What is the difference between Marlin Shkreli and Bruce Rauner? One is in jail.


They want you to think that the drug bad boy, Marlin Shkreli, is a one-off.

But tell me this. What is the difference between what Shkreli did in boosting the cost of an AIDs drug to an obscene amount and what our Governor did when he ran GTCR?

In October of 2014  Doug Ibendahl reported on the Rauner deal.

It’s certainly true that during Rauner’s chairmanship of GTCR, the private equity firm acquired Ovation in 2002. GTCR sold Ovation in March of 2009 for $900 million to Denmark-based H. Lundbeck A/S. GTCR didn’t disclose how much it made in the deal, but it’s probably safe to assume it was a lot. We do know that GTCR’s original equity commitment was $150 million.

 Ovation certainly had a substantial number of employees when Rauner and his GTCR chums controlled the company, so my Facebook friend’s question is a reasonable one.

 But there’s a simple reason why Rauner didn’t mention Ovation last night – and never will.

 Rauner is never going to brag about his spoils derived from Ovation because in 2008 the Federal Trade Commission took the company to federal court, accusing it of price gouging and violating antitrust laws.

 According to the FTC, Ovation acquired control of the only two drugs used to treat heart defects in premature babies. The company then raised the cost of treatment nearly 1,300 percent. (The Star Tribunereported in 2008 that Ovation also bought three other children’s drugs and raised their prices by 864 to 3,437 percent.)

 Ovation acquired the rights to a drug developed by Merck & Co. called Indocin I.V. Ovation then acquired the drug NeoProfen from Abbott Laboratories about a year later in 2006. The FTC asserted the NeoProfen acquisition was unlawful because Ovation knew it was getting the only competitor to its Indocin I.V. drug.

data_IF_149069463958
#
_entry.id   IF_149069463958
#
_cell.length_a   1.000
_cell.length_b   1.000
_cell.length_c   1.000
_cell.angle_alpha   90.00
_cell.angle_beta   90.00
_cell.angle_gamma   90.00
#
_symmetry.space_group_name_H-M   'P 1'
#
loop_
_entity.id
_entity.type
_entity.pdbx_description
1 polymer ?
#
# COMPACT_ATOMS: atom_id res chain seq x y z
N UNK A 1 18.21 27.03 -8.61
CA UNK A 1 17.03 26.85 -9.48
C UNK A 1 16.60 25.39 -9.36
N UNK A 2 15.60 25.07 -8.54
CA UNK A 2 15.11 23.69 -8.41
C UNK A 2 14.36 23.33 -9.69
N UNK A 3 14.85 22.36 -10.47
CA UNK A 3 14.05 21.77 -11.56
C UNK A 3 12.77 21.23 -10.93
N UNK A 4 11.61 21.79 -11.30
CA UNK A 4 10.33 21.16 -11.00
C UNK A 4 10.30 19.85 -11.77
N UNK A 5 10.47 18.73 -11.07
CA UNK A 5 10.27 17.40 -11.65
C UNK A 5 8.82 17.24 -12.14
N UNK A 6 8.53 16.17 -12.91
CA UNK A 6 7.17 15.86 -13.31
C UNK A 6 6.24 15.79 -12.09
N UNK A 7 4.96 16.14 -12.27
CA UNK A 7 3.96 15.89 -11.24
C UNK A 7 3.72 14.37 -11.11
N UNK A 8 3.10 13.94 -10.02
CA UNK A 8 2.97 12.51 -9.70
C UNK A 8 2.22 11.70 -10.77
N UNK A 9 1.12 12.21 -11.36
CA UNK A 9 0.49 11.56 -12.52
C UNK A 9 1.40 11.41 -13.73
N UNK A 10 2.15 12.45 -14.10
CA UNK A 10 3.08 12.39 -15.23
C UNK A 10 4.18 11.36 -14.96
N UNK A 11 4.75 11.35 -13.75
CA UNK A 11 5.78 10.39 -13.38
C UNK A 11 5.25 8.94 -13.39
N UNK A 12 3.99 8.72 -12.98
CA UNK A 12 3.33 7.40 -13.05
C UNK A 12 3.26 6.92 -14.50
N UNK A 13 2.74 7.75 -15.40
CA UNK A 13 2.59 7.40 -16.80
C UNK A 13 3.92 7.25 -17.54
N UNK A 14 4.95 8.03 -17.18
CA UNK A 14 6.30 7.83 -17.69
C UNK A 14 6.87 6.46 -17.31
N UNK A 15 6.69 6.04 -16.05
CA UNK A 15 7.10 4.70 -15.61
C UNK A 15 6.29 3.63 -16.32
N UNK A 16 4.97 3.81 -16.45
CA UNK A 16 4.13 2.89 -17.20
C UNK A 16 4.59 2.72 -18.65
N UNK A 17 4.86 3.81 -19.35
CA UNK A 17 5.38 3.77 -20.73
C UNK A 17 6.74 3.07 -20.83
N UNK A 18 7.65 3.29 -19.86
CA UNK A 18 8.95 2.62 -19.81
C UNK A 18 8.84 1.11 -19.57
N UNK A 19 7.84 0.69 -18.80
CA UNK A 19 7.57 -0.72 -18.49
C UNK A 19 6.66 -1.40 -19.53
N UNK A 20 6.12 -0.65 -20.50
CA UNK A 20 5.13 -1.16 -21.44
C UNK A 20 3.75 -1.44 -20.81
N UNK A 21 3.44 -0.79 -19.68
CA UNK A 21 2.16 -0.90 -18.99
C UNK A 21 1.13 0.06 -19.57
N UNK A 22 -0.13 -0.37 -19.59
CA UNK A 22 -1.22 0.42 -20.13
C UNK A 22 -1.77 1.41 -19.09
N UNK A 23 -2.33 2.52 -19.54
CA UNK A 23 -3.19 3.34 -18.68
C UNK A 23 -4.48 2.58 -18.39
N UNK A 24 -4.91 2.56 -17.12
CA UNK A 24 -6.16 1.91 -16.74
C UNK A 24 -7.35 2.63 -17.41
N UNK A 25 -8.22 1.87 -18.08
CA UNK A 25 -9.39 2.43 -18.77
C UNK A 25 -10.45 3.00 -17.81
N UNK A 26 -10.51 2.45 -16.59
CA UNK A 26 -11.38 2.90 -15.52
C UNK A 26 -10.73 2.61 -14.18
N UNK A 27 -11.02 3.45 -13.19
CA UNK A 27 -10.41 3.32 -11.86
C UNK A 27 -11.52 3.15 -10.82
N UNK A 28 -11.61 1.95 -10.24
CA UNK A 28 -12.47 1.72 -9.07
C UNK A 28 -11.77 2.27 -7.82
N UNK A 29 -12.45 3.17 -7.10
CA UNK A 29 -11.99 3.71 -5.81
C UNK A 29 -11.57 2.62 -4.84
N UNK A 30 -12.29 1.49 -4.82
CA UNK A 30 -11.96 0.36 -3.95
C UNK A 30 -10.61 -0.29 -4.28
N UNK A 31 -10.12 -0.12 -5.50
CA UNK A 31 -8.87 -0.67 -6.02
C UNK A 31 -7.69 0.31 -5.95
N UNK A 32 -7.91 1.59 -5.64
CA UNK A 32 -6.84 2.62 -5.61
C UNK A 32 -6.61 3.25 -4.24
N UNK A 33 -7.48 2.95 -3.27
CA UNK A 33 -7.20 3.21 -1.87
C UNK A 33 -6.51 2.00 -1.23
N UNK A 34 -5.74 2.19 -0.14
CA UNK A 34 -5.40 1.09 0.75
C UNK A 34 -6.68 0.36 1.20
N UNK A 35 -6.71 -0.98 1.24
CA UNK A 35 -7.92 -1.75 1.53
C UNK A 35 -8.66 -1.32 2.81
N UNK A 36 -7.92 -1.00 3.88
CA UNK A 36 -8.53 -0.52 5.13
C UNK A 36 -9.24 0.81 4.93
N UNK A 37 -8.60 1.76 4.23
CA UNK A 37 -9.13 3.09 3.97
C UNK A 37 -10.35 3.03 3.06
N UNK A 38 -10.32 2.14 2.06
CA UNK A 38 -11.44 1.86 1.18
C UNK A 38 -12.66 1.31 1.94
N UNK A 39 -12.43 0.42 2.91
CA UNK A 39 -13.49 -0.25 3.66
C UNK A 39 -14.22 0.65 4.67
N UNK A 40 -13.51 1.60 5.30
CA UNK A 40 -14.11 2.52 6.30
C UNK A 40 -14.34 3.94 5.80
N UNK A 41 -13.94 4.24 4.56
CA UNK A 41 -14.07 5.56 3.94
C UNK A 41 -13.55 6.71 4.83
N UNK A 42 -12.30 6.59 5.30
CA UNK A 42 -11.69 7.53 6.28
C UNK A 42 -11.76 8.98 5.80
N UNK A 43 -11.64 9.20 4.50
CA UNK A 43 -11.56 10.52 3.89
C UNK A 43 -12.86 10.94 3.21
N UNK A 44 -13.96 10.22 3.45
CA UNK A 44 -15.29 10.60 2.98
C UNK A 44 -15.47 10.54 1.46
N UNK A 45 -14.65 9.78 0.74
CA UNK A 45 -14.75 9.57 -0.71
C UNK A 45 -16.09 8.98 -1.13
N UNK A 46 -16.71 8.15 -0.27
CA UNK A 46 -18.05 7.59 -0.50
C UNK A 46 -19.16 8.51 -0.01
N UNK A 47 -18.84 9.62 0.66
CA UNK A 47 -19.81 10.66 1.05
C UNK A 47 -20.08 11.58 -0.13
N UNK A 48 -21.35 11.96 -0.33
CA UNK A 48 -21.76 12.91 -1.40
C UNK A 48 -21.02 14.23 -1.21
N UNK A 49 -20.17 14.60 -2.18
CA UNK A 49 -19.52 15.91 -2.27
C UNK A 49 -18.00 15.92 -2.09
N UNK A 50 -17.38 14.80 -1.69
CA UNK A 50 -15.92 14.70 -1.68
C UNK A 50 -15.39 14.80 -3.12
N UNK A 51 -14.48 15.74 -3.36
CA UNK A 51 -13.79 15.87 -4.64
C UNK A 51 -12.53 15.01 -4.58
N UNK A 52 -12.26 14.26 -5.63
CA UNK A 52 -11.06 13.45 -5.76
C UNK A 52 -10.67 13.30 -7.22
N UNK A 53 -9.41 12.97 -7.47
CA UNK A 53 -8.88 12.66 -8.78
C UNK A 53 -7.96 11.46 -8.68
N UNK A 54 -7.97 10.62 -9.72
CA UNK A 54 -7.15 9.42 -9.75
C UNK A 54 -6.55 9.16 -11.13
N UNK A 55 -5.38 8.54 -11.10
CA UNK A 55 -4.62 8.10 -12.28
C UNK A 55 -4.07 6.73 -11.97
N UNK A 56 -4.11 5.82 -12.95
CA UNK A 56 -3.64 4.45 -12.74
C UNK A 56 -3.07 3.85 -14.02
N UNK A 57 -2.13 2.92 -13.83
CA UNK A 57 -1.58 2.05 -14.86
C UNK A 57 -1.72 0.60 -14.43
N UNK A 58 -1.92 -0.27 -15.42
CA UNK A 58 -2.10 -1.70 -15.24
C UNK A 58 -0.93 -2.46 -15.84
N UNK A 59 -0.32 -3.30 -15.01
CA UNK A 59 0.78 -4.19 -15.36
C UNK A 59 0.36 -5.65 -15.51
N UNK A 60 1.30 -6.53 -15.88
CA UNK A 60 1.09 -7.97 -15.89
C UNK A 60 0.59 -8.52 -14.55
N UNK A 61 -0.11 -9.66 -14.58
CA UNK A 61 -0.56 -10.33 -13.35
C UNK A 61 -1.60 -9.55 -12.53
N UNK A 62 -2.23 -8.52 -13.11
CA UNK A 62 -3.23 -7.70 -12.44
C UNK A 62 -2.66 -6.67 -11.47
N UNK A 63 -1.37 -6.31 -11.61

The FTC detailed how Ovation quickly raised the price of Indocin from $36 to nearly $500 a vial. The price of NeoProfen was similarly inflated by Ovation.

 The FTC brought its complaint in U.S. District Court for the District of Minnesota in 2008. The Minnesota Attorney General joined the FTC as a plaintiff in the lawsuit.

 Acting FTC Bureau of Competition Director David P. Wales issued this statement upon announcement of the legal action:

“While Ovation is profiting from its illegal acquisition, hospitals and ultimately consumers and American taxpayers are forced to pay millions of dollars a year more for these life-saving medications. The action taken today is intended to restore the lost competition and require Ovation to give up its unlawful profits.”

 The FTC went on to say:

“Indocin and NeoProfen are the only two pharmaceutical treatments sold in the U.S. for a condition known as patent ductus arteriosus, a disorder that primarily affects very low birth- weight premature infants. In babies with this condition, the blood vessel connecting two major arteries of the heart fails to close on its own soon after birth. Patent ductus arteriosus can be fatal if not treated. The only treatment other than drug therapy is surgery, which carries the risk of serious complications and costs far more than treatment with either Indocin or NeoProfen.”

 The FTC’s Commissioners approved filing of the federal complaint by a vote of 4-0.

Most devastating of all is this statement from Commissioner Jon Leibowitz (appointed by George W. Bush) who wrote separately:

“Ovation’s profiteering on the backs of critically ill premature babies is not only immoral, it is illegal. Ovation’s behavior is a stark reminder of why America desperately needs health care reform and why vigorous antitrust enforcement is as relevant today as it was when the agency was created almost one hundred years ago in 1914.”

What is the difference between Rauner and Shkreli?

One of them is Governor of Illinois.

10 Replies to “What is the difference between Marlin Shkreli and Bruce Rauner? One is in jail.”

  1. Fred,
    There is something inherently wrong with the economic system that allows that kind of pricing to exist over a period of time, unless of course it was under priced before.